081116 - Matthew 25.14-30

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27th Sunday after Pentecost                Sermon Text: Matthew 25:14-30

Let us pray: let the words of my mouth and the meditation of our hearts be acceptable in thy sight, Oh Lord, our strength and our Redeemer. Amen.

Grace be unto you and peace from God our Father and from our Lord and Savior, Jesus Christ. Amen.

            Dear friends in Christ, we are fast approaching the end of the Church Year. Advent is only two Sundays away. We continue our waiting for our Savior’s Advent, not only the remembrance of His first coming; His birth to the Virgin Mary who laid him in a food trough, while angels sang on high: Glory to God in the highest, and on earth peace among those with whom he is pleased! (Luke 2:14). But we also look towards His Second Advent, for He sits at the right hand of God the Father Almighty, from thence He will come to judge the living and the dead.

            Truth be told, I struggled with the text we have been given for our meditation this morning. The parable of the talents has never sat well with me. As I wrestled with the text this week, I came to understand why I never really cared for this parable. My own sinful flesh wants to turn this parable into an advocating text for works righteousness.

            While I cannot speak for you, I know I find it all too easy to put enormous emphasis on the talents in this parable. I could go into a theological excursion about the historicity of the word talent. I could tell you that originally it was a unit of measurement for weight. In Jesus’ time, the talent denoted an amount of currency – that of over 6,000 denarii, or 6,000 days’ worth of wages. Or I could speak about how we get our definition or meaning of talent from this parable; our time, talents, treasures, our mental and physical gifts and abilities, our earning power and personal wealth, and so on, are our talents. I could ask you to tally up in your minds the various “talents” that God has granted you. And when we have gone that far, we could go even farther and see this parable as a stewardship text – a demanding of God to give, to support the work of the Church. But where would that get us? We would find ourselves buried as that one talent the servant hid until his masters’ return. Except that instead of being buried by dirt, we would be buried by the Law of God. For by enumerating our talents, we would quickly see that we do not return to the Lord what He has given us. No, not even a tenth – or tithe do we return to God. Very quickly, if we went down this road, we would find out just how selfish and self-centered we are. Perhaps we would make excuses for ourselves. Or pledge to do better, now that we have seen the error of our ways. Yet is that why our Lord died upon the cross? Did He die so that you and I may feel the terror of His Law?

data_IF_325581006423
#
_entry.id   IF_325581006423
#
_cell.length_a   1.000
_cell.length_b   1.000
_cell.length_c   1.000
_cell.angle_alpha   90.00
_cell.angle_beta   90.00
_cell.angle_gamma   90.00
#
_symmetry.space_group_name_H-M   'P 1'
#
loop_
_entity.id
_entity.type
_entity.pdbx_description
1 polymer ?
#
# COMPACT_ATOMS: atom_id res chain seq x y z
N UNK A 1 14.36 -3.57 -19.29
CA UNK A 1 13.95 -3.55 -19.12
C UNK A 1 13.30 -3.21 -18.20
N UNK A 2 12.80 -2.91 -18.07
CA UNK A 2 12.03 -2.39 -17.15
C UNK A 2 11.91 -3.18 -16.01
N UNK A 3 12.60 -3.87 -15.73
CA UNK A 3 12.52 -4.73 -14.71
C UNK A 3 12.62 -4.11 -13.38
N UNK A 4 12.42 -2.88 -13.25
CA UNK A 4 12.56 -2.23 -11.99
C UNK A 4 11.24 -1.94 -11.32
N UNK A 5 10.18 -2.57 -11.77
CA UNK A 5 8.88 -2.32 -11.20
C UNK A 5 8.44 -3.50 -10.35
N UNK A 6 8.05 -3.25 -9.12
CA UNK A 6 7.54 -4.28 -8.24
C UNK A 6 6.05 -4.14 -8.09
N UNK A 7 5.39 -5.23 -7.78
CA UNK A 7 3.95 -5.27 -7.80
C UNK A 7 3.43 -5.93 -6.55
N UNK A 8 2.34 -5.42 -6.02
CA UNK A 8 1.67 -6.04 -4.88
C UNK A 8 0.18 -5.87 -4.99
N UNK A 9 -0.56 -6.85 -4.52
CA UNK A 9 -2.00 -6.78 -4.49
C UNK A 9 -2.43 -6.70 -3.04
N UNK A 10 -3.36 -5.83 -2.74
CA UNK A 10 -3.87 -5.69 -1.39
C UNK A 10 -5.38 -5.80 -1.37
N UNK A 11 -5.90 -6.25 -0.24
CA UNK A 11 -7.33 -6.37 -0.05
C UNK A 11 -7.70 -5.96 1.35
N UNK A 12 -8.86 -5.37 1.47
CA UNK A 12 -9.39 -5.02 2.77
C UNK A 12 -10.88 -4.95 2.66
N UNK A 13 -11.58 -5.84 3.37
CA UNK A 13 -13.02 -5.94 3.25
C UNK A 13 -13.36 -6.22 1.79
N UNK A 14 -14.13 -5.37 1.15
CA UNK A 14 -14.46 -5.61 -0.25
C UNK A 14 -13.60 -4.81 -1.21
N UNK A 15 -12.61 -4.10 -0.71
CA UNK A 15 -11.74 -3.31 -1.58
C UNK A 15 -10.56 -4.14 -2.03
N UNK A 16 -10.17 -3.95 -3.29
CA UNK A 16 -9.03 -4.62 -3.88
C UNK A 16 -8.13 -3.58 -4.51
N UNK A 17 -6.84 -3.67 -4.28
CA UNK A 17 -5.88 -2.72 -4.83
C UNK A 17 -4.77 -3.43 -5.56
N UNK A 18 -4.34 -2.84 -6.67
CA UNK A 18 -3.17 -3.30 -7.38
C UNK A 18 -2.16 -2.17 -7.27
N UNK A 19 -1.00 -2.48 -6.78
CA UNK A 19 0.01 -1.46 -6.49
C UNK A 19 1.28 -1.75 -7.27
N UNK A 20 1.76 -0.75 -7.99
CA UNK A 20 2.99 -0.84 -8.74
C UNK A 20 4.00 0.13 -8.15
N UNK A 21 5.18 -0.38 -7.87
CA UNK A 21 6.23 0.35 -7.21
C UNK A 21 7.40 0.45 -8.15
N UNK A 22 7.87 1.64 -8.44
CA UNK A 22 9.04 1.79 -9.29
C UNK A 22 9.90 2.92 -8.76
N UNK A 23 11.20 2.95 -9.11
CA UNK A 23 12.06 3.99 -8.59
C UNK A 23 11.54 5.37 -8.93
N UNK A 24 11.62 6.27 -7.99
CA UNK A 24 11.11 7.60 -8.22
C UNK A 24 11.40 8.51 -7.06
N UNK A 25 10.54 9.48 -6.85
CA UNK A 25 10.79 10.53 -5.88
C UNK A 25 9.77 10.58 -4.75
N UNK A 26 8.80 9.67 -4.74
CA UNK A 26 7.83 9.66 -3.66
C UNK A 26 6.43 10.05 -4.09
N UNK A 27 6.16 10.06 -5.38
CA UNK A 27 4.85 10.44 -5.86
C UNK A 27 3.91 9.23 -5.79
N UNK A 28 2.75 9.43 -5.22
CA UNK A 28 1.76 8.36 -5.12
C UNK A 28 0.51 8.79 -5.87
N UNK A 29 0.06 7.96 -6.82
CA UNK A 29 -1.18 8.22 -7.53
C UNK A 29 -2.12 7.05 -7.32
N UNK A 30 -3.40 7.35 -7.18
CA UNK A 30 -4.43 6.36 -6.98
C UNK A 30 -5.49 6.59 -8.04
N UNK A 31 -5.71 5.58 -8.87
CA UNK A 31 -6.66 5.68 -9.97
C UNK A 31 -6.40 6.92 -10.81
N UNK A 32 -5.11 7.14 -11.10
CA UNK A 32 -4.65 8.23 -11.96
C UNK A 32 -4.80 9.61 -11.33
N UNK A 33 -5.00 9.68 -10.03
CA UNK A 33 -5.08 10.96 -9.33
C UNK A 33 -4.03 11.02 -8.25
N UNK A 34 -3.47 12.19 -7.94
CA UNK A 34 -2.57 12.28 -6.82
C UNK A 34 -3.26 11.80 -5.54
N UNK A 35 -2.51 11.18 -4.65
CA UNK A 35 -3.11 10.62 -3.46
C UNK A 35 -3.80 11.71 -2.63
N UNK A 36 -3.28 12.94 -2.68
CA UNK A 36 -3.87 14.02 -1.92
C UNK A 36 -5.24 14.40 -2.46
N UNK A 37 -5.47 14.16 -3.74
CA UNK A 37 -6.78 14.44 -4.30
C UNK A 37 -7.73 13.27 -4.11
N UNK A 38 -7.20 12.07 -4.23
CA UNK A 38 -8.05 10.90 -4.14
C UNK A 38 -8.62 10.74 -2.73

Or perhaps we could skirt around the talent concept and focus our attention on the servants. Two of whom the master praises for their good stewardship of what he had handed over to them. We could compare and contrast them against the one who did what, in our economic times, seems to be the smartest; and placed it in the ground so that nothing could damage or ruin what his master had given him. He could not lose it on the stock market, or have the asset disappear when the bank closed. Or, I could employ symbolism between the faithful and unfaithful within the Church, and how on the Last day our Lord will draw up a reckoning. Many of us would be astounded if we knew just how many of those who profess that they believe in Christ Jesus and say to him: ‘Lord, Lord,’ [would] enter the kingdom of heaven (Matt. 7:21). Yet, He would respond to them: “I never knew you; depart from me,” (Matt. 7:23). Where would that get us? Again, we would be buried by the Law; and wonder and become very sorrowful as the disciples were on the eve of his crucifixion, and begin to ask ourselves: “Is it I, Lord?” (Matt. 26:22). Perhaps we would strike up a bargain with God, vowing that we will turn from our wicked ways and do as the first two servants of the parable, using what God has given us wisely and therefore increasing what He has given us to His glory. Is that what the Savior of the world is – a vengeful God who can be bargained with and coerced into forgiving us just because we, caught in our transgressions, beg of Him to do so?